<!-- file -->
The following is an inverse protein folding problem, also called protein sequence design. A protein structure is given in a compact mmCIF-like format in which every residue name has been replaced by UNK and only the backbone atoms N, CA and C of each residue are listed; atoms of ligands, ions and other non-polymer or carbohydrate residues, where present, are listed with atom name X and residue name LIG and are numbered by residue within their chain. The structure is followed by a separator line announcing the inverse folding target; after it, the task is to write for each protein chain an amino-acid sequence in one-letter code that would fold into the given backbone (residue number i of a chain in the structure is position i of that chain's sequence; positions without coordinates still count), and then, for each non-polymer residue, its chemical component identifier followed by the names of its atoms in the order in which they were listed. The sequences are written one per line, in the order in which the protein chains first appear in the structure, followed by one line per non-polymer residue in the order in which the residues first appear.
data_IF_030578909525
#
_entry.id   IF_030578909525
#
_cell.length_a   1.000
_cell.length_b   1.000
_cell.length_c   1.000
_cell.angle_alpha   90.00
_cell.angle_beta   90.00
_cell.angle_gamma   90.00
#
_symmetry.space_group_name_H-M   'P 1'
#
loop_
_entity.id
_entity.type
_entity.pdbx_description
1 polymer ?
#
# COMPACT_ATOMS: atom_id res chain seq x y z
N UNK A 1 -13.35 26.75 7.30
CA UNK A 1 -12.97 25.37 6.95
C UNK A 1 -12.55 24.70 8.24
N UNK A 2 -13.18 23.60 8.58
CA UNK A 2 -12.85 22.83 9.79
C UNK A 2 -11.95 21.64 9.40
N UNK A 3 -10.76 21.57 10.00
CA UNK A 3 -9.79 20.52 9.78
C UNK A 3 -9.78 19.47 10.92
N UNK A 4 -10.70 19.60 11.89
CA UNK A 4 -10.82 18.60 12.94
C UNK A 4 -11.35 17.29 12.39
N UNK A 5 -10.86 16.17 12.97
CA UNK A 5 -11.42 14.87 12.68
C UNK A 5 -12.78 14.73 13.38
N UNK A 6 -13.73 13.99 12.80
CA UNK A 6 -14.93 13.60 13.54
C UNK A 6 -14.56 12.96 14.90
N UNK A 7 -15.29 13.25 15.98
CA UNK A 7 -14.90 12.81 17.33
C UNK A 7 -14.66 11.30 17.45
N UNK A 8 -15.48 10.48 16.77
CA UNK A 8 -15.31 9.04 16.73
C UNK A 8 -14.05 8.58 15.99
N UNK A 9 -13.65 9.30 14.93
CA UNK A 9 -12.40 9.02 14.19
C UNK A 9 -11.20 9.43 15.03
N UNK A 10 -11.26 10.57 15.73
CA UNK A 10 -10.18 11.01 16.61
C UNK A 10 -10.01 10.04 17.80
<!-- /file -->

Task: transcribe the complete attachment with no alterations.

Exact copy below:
The following is an inverse protein folding problem, also called protein sequence design. A protein structure is given in a compact mmCIF-like format in which every residue name has been replaced by UNK and only the backbone atoms N, CA and C of each residue are listed; atoms of ligands, ions and other non-polymer or carbohydrate residues, where present, are listed with atom name X and residue name LIG and are numbered by residue within their chain. The structure is followed by a separator line announcing the inverse folding target; after it, the task is to write for each protein chain an amino-acid sequence in one-letter code that would fold into the given backbone (residue number i of a chain in the structure is position i of that chain's sequence; positions without coordinates still count), and then, for each non-polymer residue, its chemical component identifier followed by the names of its atoms in the order in which they were listed. The sequences are written one per line, in the order in which the protein chains first appear in the structure, followed by one line per non-polymer residue in the order in which the residues first appear.
data_IF_030578909525
#
_entry.id   IF_030578909525
#
_cell.length_a   1.000
_cell.length_b   1.000
_cell.length_c   1.000
_cell.angle_alpha   90.00
_cell.angle_beta   90.00
_cell.angle_gamma   90.00
#
_symmetry.space_group_name_H-M   'P 1'
#
loop_
_entity.id
_entity.type
_entity.pdbx_description
1 polymer ?
#
# COMPACT_ATOMS: atom_id res chain seq x y z
N UNK A 1 -13.35 26.75 7.30
CA UNK A 1 -12.97 25.37 6.95
C UNK A 1 -12.55 24.70 8.24
N UNK A 2 -13.18 23.60 8.58
CA UNK A 2 -12.85 22.83 9.79
C UNK A 2 -11.95 21.64 9.40
N UNK A 3 -10.76 21.57 10.00
CA UNK A 3 -9.79 20.52 9.78
C UNK A 3 -9.78 19.47 10.92
N UNK A 4 -10.70 19.60 11.89
CA UNK A 4 -10.82 18.60 12.94
C UNK A 4 -11.35 17.29 12.39
N UNK A 5 -10.86 16.17 12.97
CA UNK A 5 -11.42 14.87 12.68
C UNK A 5 -12.78 14.73 13.38
N UNK A 6 -13.73 13.99 12.80
CA UNK A 6 -14.93 13.60 13.54
C UNK A 6 -14.56 12.96 14.90
N UNK A 7 -15.29 13.25 15.98
CA UNK A 7 -14.90 12.81 17.33
C UNK A 7 -14.66 11.30 17.45
N UNK A 8 -15.48 10.48 16.77
CA UNK A 8 -15.31 9.04 16.73
C UNK A 8 -14.05 8.58 15.99
N UNK A 9 -13.65 9.30 14.93
CA UNK A 9 -12.40 9.02 14.19
C UNK A 9 -11.20 9.43 15.03
N UNK A 10 -11.26 10.57 15.73
CA UNK A 10 -10.18 11.01 16.61
C UNK A 10 -10.01 10.04 17.80